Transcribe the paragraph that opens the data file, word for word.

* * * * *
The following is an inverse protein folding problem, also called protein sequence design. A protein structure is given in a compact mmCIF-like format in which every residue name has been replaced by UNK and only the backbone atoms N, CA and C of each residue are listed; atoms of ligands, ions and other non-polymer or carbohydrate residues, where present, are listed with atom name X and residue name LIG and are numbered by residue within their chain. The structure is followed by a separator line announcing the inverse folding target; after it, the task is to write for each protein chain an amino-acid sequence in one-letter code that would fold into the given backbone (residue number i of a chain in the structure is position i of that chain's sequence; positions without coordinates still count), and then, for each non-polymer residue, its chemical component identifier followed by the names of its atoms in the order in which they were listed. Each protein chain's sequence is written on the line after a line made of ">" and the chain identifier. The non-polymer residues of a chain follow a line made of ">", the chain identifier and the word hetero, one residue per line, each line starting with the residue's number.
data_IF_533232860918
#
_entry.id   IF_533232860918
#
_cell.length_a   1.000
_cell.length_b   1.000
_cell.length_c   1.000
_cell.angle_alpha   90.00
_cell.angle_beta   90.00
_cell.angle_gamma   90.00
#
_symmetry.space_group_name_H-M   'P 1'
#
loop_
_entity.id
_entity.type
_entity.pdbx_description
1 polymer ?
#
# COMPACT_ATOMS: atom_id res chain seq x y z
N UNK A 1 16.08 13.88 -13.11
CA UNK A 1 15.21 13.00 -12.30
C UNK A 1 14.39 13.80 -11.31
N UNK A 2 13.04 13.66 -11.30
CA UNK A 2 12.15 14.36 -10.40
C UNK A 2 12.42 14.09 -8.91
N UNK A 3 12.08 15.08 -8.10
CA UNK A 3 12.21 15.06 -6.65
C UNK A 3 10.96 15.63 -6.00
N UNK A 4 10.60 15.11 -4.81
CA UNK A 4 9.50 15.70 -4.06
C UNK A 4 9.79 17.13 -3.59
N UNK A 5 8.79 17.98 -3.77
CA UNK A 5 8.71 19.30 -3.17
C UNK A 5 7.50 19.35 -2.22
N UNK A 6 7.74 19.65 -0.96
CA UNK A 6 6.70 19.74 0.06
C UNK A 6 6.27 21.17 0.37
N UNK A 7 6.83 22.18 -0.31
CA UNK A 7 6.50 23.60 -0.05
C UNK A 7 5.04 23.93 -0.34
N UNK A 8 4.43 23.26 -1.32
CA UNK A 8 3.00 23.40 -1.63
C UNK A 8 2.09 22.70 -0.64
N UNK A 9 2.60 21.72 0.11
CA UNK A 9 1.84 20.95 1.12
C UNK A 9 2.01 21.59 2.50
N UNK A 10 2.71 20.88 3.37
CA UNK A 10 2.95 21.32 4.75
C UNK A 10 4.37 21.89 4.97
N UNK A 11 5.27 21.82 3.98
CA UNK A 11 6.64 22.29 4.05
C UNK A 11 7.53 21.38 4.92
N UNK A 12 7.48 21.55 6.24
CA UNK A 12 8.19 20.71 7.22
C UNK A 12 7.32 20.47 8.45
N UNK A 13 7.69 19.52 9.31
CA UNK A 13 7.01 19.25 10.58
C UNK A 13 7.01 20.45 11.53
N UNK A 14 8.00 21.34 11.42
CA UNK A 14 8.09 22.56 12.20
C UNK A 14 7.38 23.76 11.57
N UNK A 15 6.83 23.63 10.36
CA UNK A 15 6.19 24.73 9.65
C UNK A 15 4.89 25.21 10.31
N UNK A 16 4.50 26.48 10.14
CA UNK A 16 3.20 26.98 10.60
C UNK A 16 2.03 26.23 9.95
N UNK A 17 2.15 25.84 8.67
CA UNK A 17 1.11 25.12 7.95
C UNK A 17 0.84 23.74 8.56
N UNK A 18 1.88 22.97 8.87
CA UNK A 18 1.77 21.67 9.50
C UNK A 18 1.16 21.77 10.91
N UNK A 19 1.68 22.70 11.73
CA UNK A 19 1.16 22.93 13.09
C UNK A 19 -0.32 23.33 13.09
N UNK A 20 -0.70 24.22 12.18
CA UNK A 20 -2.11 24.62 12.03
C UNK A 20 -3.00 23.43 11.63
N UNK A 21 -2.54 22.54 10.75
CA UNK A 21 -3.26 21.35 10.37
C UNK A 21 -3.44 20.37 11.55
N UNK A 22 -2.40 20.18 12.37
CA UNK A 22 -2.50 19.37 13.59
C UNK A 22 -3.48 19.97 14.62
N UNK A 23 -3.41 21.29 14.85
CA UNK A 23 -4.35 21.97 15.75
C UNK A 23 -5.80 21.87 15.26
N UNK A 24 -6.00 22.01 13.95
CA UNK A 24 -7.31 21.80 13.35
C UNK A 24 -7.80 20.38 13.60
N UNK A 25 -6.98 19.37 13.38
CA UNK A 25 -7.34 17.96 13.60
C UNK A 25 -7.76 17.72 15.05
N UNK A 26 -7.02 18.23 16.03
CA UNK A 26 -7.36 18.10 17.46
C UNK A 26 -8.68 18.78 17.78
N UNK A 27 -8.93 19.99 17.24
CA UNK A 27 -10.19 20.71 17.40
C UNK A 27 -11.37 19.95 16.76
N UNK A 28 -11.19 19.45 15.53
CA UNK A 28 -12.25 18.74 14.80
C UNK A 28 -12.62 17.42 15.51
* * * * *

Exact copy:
The following is an inverse protein folding problem, also called protein sequence design. A protein structure is given in a compact mmCIF-like format in which every residue name has been replaced by UNK and only the backbone atoms N, CA and C of each residue are listed; atoms of ligands, ions and other non-polymer or carbohydrate residues, where present, are listed with atom name X and residue name LIG and are numbered by residue within their chain. The structure is followed by a separator line announcing the inverse folding target; after it, the task is to write for each protein chain an amino-acid sequence in one-letter code that would fold into the given backbone (residue number i of a chain in the structure is position i of that chain's sequence; positions without coordinates still count), and then, for each non-polymer residue, its chemical component identifier followed by the names of its atoms in the order in which they were listed. Each protein chain's sequence is written on the line after a line made of ">" and the chain identifier. The non-polymer residues of a chain follow a line made of ">", the chain identifier and the word hetero, one residue per line, each line starting with the residue's number.